FOR IMMEDIATE RELEASE
Portland Audubon humanely euthanizes bald eagle found injured on I-84
Eagle had been hit by a car, sustained injuries too severe to survive in wild or captivity
The Audubon Society of Portland’s veterinarian has humanely euthanized a bald eagle that was admitted to Audubon’s Wildlife Care Center yesterday. The male eagle had been hit by a car on Interstate 84 near Rocky Butte, and sustained injuries that caused paralysis in the bird’s lower body.
MEDIA CONTACT: Deb Sheaffer, Audubon Society of Portland veterinarian | 971-222-6125
PORTLAND, Ore. — The Audubon Society of Portland’s veterinarian has humanely euthanized a bald eagle that was admitted to Audubon’s Wildlife Care Center yesterday. The male eagle had been hit by a car on Interstate 84 near Rocky Butte, and sustained injuries that caused paralysis in the bird’s lower body.
“We look at a lot of factors when making this kind of decision, but it ultimately comes down to quality of life,” said Deb Sheaffer, veterinarian for the Audubon Society of Portland. “The eagle simply couldn’t have survived in the wild or in captivity, so it was time to end his suffering.”
Multnomah County Animal Control staff and firefighters from the Portland Fire Bureau rescued the bald eagle and brought it to the Wildlife Care Center Wednesday, Feb. 20. The eagle was in critical condition, and an early exam revealed paralysis of both legs and a probable break in the bird’s left leg. An x-ray confirmed the break and suggested vertebral trauma. Care center staff and volunteers stabilized the bird, treated him for pain and kept him isolated to minimize stress.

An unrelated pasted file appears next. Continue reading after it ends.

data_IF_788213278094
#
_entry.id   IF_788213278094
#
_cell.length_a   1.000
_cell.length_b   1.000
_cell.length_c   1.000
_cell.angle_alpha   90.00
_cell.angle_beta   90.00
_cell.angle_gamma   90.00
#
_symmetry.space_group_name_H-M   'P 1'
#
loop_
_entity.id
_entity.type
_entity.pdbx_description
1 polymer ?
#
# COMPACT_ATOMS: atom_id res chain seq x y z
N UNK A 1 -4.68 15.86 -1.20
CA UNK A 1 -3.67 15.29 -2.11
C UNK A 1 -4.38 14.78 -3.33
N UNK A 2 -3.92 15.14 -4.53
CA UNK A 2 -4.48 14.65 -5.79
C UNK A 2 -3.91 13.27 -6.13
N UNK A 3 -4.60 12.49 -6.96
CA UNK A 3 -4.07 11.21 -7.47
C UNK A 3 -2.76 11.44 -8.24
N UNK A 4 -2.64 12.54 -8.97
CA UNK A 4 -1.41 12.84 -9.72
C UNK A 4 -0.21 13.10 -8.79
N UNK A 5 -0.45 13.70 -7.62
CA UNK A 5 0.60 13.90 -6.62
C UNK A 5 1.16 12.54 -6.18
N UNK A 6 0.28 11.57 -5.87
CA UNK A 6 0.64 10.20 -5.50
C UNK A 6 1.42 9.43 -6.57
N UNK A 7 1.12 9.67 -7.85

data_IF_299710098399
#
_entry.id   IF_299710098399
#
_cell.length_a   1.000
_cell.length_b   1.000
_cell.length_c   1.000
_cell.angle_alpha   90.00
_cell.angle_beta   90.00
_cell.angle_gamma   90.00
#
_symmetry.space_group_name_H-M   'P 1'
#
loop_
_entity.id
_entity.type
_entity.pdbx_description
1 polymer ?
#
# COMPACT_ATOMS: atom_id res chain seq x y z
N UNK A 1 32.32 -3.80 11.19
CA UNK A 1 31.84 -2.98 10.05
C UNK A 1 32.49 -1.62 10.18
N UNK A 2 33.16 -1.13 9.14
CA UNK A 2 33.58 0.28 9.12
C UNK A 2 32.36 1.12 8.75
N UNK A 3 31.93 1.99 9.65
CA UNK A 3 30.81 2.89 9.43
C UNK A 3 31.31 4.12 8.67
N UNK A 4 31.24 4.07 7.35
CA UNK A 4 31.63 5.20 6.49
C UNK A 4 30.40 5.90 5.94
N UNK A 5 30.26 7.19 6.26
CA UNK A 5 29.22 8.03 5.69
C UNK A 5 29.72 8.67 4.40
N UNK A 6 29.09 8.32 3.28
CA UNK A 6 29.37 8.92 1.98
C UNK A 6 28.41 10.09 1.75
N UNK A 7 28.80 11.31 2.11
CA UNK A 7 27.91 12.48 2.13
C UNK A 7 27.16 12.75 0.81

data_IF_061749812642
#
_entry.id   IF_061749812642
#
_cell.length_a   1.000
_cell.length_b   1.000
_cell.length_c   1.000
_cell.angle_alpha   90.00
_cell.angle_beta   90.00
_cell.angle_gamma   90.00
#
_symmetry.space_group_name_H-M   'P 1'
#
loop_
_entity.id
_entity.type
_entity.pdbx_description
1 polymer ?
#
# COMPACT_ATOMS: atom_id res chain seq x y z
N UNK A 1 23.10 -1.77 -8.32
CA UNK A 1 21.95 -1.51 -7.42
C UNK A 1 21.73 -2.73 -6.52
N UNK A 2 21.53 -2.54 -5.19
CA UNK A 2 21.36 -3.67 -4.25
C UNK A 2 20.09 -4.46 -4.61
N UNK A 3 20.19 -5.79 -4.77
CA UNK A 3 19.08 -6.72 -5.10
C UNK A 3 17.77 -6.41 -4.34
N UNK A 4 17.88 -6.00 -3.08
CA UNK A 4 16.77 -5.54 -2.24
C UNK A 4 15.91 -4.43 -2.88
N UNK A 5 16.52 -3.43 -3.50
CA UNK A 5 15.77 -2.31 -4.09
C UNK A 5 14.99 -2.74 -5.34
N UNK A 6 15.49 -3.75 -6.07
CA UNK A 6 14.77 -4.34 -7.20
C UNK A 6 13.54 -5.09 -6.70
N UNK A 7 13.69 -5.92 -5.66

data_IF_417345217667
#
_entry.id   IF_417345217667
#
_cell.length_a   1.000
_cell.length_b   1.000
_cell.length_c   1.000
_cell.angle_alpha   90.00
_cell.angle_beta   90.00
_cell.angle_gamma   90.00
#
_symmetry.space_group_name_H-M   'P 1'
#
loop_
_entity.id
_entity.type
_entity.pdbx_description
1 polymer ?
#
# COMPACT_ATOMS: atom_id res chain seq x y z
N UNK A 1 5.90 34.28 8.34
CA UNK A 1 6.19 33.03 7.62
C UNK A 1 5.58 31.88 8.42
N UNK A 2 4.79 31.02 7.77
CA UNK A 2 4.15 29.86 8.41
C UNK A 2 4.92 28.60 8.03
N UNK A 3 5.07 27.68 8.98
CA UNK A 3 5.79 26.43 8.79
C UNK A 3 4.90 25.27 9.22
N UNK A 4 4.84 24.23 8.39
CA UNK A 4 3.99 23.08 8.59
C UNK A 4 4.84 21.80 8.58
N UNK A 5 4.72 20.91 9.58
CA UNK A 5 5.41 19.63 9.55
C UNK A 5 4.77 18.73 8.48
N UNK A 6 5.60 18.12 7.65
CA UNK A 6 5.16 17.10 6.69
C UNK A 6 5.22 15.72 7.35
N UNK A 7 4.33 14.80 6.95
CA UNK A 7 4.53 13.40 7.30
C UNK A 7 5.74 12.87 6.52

“The eagle was still in a stable condition this morning, so we were able to take him for a CT scan at the Oregon Veterinary Specialty Hospital,” said Sheaffer. “We wanted to determine the full extent of the eagle’s injuries to see if anything could be done to help, and a CT scan provides more detail than an x-ray.”
The scan revealed a fractured vertebra and a blood clot that was pushing on the bird’s spinal cord. This injury resulted in permanent paralysis.
“The scan results made it clear that the most humane course – the only course, really – was to euthanize the eagle,” Sheaffer said.
The Audubon Society of Portland’s Wildlife Care Center is the oldest and busiest wildlife rehabilitation facility in Oregon. Each year, the care center treats about 3,000 animals for release back into the wild and responds to more than 15,000 wildlife-related inquiries. The facility’s goal is to give injured animals a second chance at life in the wild and to reduce wildlife hazards in the community. The care center also conducts research about the problems affecting urban wildlife populations.